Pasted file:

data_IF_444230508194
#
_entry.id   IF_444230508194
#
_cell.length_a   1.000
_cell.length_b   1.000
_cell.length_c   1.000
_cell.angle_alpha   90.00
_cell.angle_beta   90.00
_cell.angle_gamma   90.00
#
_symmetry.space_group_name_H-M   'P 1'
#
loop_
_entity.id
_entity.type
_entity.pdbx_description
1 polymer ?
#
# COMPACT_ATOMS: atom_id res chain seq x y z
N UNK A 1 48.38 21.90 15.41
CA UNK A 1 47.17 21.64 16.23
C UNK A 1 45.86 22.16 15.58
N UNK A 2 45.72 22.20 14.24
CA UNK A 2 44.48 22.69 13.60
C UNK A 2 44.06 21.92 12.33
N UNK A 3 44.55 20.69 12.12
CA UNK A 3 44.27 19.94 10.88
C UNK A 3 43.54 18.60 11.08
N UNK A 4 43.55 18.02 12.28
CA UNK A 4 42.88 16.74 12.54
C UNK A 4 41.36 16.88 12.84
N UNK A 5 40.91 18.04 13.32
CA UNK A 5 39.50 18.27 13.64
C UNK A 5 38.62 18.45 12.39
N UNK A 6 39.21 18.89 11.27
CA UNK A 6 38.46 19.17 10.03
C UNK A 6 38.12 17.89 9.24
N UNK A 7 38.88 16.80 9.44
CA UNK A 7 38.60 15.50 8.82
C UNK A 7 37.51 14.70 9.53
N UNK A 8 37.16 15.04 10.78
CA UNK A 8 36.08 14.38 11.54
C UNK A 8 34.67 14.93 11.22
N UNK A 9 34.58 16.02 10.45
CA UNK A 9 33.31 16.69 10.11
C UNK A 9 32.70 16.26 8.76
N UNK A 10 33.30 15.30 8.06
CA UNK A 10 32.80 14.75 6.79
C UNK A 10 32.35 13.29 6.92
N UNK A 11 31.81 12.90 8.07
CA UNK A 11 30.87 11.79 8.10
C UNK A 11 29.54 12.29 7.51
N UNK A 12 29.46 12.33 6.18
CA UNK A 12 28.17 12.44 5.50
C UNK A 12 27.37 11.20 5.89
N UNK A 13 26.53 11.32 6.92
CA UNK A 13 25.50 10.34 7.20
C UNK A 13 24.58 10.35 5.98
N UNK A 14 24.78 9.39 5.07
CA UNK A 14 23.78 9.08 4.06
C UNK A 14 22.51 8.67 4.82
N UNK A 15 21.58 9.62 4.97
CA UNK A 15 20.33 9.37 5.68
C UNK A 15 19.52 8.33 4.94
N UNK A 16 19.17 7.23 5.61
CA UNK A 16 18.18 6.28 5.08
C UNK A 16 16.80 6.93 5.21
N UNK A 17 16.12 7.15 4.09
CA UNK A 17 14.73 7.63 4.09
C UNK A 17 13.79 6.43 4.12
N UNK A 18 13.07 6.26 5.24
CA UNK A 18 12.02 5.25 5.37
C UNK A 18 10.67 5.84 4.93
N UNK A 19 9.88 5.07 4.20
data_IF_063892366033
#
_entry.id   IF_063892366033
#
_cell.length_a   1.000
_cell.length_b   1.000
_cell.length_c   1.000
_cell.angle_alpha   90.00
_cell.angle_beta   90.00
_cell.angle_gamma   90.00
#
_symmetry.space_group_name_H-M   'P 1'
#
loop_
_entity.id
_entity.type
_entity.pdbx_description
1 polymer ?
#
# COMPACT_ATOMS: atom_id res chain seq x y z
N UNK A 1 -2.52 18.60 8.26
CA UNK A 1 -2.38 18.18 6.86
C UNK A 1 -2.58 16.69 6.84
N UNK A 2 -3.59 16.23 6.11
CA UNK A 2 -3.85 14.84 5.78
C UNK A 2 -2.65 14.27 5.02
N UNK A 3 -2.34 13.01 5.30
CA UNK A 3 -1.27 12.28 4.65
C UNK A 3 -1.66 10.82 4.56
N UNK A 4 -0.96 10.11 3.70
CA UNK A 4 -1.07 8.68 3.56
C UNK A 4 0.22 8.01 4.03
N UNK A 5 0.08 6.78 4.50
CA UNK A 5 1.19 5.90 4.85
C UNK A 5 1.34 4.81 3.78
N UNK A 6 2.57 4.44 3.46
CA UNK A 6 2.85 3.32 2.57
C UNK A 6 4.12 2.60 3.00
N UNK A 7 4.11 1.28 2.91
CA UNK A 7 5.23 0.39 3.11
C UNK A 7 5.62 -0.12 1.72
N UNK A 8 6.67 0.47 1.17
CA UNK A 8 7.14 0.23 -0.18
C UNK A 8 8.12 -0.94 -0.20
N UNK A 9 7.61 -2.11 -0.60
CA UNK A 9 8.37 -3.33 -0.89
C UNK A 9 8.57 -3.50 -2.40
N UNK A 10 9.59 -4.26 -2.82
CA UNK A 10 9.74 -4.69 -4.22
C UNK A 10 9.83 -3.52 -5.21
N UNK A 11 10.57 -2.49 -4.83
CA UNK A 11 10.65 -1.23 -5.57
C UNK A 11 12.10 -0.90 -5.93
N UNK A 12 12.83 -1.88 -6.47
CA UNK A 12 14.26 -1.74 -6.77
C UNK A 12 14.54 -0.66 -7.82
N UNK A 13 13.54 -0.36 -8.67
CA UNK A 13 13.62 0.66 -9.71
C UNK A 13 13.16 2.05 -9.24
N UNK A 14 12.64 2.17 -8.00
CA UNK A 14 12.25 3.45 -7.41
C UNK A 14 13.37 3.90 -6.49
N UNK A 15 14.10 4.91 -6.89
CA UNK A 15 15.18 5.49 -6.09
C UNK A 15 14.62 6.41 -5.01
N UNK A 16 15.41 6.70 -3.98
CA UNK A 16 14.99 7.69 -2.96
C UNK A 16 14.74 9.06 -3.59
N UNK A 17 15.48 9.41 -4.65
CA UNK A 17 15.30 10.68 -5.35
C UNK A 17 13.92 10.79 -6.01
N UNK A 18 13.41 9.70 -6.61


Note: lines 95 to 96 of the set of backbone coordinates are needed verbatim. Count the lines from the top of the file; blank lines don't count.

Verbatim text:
# COMPACT_ATOMS: atom_id res chain seq x y z
N UNK A 1 -2.52 18.60 8.26